So it's $30 a pound and it used to be $30 a pound and you just shot down your own argument.

Uh huh. So how much is the drop per square inch? And is that a drop in the cost of the wafer or of the processing?
http://www.digitimes.com/NewsShow/Article.asp?datePublish 03/12/05&pages₯&seq

Define "a lot". And tell us how that translates to something large enough to cut wood being cheap.

So what good are little bitty things going to do in cutting wood? We're not talking about making furniture for ants here.

Not devices big enough to do what you are claiming.

Huh. So how will having 40 million tiny machines on a lump of silicon a half inch square do anything useful in the way of cutting wood?
I know "sensors and actuators". And we're back to "what are you going to actuate with the minuscule amount of force that such a small device can produce that is going to be useful in woodworking?
Really, before you make these wild claims you should try to at least _think_ about how what you claim will be accomplished will actually be accomplished.
To cut wood you need something big enough to make the cut you need, able to exert enough force to shear the wood fibers, and able to actually shove a big lump of wood around when it is being operated on by the cutter. You're not going to do that with any tiny little machine that can be made on a P4 sized wafer. You might be able to put the control system on something that small, but it's still going to need actuators that can provide the necessary forces and you haven't demonstrated that your MEMs based control system would be superior in any way to a purely electronic control system. So how are you going to make these actuators?

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On Fri, 03 Dec 2004 02:04:04 -0500, "J. Clarke"

All the bits about MEM are out of my league, but what about forgetting the sensor and actuator crap, and considering cheap plastic tools machined from materials reenforced by carbon nanotubes? I don't know the specifics of the technology, but what I've run across with this seems to indicate that it would be really strong and stable. Then you'd have a more or less conventional tool that wasn't prone to rust or bending, but was as durable or more durable than steel or iron. Granted, there would be some weight issues, but I imagine it would be fairly easy to make a nice heavy stand for a machine that was underweight so long as the materials were strong enough to handle the job. Sure would beat some of the aluminum and conventional plastics used in cheap tools. (BTW, I still say that if self-correcting tools ever hit the market, it'll be servo motors and cameras, not mini robots with swarm behaviors)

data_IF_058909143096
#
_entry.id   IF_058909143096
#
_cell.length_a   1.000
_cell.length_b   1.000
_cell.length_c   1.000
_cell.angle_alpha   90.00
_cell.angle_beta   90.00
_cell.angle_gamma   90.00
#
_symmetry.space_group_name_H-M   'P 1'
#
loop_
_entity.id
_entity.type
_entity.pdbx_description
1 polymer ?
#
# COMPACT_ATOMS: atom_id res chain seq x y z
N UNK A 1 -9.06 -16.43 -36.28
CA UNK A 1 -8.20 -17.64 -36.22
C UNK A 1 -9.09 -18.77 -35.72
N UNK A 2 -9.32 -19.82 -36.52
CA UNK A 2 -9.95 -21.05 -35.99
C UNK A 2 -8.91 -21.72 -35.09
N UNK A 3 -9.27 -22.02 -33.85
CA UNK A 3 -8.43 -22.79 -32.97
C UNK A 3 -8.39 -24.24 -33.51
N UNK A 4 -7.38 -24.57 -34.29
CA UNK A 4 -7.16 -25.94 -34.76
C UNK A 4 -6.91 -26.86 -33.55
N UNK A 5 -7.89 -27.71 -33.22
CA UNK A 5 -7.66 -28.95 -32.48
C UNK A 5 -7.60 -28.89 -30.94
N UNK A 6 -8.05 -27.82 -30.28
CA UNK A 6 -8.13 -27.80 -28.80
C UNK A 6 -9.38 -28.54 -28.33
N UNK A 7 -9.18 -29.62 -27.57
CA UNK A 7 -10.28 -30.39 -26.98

You've got a lot of good points here, and I'm not going to argue them- like I said, out of my league. Just thought I'd toss in an alternative "rosy future" for the tool industry!
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On Fri, 03 Dec 2004 20:04:52 -0600, Prometheus

It could well happen. One of the big advantages of things like carbon nanotube composites is that you can tailor their characteristics to the job. If you need them stiffer in one direction than another you can do that, for example. You can also build stuff with other remarkable properties.
Fundamnentally it's the old tradeoff between relative cost of production and relative capabilities. The cost of composites and nanotube structures is definitely going to drop and we're going to find out how to tailor them to do a lot more things. If that's going to be enough to make them advantageous for woodworking tools, I don't know. But they easily could.
--RC

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On Fri, 03 Dec 2004 02:04:04 -0500, "J. Clarke"

No that's a prototype.
> I don't care about "proof of principle" that some kind of device

That's become painfully obvious. In fact it leads me to wonder why you're so intent in participating in this discussion at all.
Your gut obviously tells you that the tool I am describing will never exist. And that's fine. Your gut may even be right. However the logic and facts you are attempting to use to support your gut feeling are anywhere from fatuous to flat wrong.
What's more, your arguments are rapidly degenerating into a series of flat statements with no support whatsoever. Which is increasingly less convincing.

Wrong on both counts. I am claiming that _in another few decades_ the woodworking tool I am describing could easily exist. Clearly a device that I think will exist in a number of years can't be said to do anything at all today.
As for backup for that claim I have cited a number of examples demonstrating that the technology is coming into existence. By contrast your 'evidence' so far has consisted of a single citation of a paper from which you drew a correct, but utterly irrelevant conclusion. (Of course microturbines get their advantages from being small. That's the whole point.) It also appears you didn't bother to read the entire paper -- or at least you missed a couple of tables and discussion that answered one of your other questions.

If any of those scientists and engineers are participating I'd be very interesting in hearing their opinions.
From my discussions with scientists and engineers involved in MEMS, active structures and such I doubt seriously any of them are cringing
(And on the the side issue of flyng cars:)